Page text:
Turkey’s language activists keep Armenian dialect alive in music, literature


By Nimet Kirac

ISTANBUL (Al-Monitor) — His most recent album sung in Homshetsi can be taken as an SOS call, says Hikmet Akcicek. The tongue, a northwestern dialect of Western Armenian, is one of 15 endangered languages spoken in Turkey — and Akcicek’s band Vova means to keep it alive.

The cover of the band’s July record, “Garmi Doc” (“Red Truck” in Homshetsi), shows a woman in red traditional clothing. For Akcicek, it’s a chance to showcase his culture and mother tongue, spoken in the mountainous northeastern Black Sea region of Turkey, and becoming extinct for a combination of reasons.

“Every kid born in Hopa [a town in Artvin province in the northeastern Black Sea region] would first learn Homshetsi, use it in daily life and marry a fellow Homshetsi. Now, kids learn Turkish first thing, and their daily lives are dominated by Turkish,” Akcicek told Al-Monitor.

He added that since the 1980s, many of the Homshetsi (or Hemshin) people from the coastline along Rize’s Ikizdere county up to the Georgian border — have moved to big cities. For various reasons, many of them have migrated from the region to other Turkish provinces such as Sakarya and Erzurum or abroad to Russia, Abkhazia, Kyrgyzstan and Kazakhstan. Akcicek said, “Like many local languages, Homshetsi and its culture are fading.”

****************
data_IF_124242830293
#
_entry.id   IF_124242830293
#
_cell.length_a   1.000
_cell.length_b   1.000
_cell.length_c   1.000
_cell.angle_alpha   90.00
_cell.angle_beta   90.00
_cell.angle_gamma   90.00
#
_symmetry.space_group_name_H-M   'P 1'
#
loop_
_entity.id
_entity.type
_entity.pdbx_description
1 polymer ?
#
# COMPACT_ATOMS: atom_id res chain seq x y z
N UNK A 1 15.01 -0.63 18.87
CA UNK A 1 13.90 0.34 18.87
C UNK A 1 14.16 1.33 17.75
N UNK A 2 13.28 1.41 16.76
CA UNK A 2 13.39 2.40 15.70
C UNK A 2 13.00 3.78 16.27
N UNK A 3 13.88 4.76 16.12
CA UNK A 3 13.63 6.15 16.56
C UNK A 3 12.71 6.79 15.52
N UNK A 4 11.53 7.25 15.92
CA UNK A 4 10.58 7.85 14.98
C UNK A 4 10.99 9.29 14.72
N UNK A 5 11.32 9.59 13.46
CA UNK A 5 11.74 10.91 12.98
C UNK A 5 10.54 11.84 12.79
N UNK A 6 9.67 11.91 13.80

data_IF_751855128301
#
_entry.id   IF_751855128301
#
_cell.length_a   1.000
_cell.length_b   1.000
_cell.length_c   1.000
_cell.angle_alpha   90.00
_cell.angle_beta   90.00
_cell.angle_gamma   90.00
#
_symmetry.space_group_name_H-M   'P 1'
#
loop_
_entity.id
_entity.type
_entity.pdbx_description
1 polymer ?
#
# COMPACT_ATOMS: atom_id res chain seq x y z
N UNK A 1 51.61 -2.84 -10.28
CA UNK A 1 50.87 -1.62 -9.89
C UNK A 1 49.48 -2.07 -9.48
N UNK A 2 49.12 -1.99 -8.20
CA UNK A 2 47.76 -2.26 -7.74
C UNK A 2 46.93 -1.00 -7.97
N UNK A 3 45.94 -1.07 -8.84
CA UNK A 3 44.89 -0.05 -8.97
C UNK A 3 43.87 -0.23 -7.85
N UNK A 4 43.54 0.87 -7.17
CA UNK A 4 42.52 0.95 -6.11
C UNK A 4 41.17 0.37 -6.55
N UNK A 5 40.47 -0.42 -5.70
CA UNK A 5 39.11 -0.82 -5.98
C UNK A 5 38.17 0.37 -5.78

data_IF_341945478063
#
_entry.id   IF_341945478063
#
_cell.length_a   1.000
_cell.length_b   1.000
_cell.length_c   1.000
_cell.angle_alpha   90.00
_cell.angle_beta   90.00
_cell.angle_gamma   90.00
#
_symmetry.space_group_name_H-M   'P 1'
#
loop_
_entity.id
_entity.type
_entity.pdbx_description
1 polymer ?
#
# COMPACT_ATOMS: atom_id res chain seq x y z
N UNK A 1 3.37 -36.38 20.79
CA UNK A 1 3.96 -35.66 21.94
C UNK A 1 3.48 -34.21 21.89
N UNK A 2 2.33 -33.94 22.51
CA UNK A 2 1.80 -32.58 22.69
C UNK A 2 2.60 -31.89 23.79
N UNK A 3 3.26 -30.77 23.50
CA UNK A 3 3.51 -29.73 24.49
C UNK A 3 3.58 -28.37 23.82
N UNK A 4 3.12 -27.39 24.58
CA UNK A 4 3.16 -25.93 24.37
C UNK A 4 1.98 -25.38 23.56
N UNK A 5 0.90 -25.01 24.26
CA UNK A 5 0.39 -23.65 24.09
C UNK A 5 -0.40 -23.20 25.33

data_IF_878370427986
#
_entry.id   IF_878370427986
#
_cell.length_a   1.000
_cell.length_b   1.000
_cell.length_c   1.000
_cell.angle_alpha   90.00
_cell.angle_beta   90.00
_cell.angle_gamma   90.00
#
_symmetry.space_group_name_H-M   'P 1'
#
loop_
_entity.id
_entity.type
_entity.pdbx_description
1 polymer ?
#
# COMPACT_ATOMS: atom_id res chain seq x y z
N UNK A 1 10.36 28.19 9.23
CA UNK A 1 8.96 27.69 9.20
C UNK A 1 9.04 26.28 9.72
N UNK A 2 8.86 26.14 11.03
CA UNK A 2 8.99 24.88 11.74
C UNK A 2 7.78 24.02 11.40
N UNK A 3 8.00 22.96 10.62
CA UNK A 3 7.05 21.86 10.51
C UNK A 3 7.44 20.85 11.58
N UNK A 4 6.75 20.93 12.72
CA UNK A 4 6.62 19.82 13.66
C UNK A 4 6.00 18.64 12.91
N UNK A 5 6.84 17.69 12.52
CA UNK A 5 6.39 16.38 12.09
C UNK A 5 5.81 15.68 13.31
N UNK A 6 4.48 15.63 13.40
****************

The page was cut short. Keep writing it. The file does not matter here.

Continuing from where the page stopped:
Akcicek explained, “Vova is a project with a mission to compile, record and carry forward the hymns of a culture and a language to present and future generations rather than [simply] produce albums or play on stage.”

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The band debuted 14 years ago with its 2005 “Homshetsi Hymns.” Its soft sounds are marked by the emotional Homshetsi shepherd’s pipe and the blaring Black Sea bagpipe (also an instrument of the Laz), the album evokes nostalgia for the mountains. Unlike the first album, Akcicek said this one includes songs not only from Hopa but also from Rize’s Cayeli province and from Abkhazia’s Homshetsi.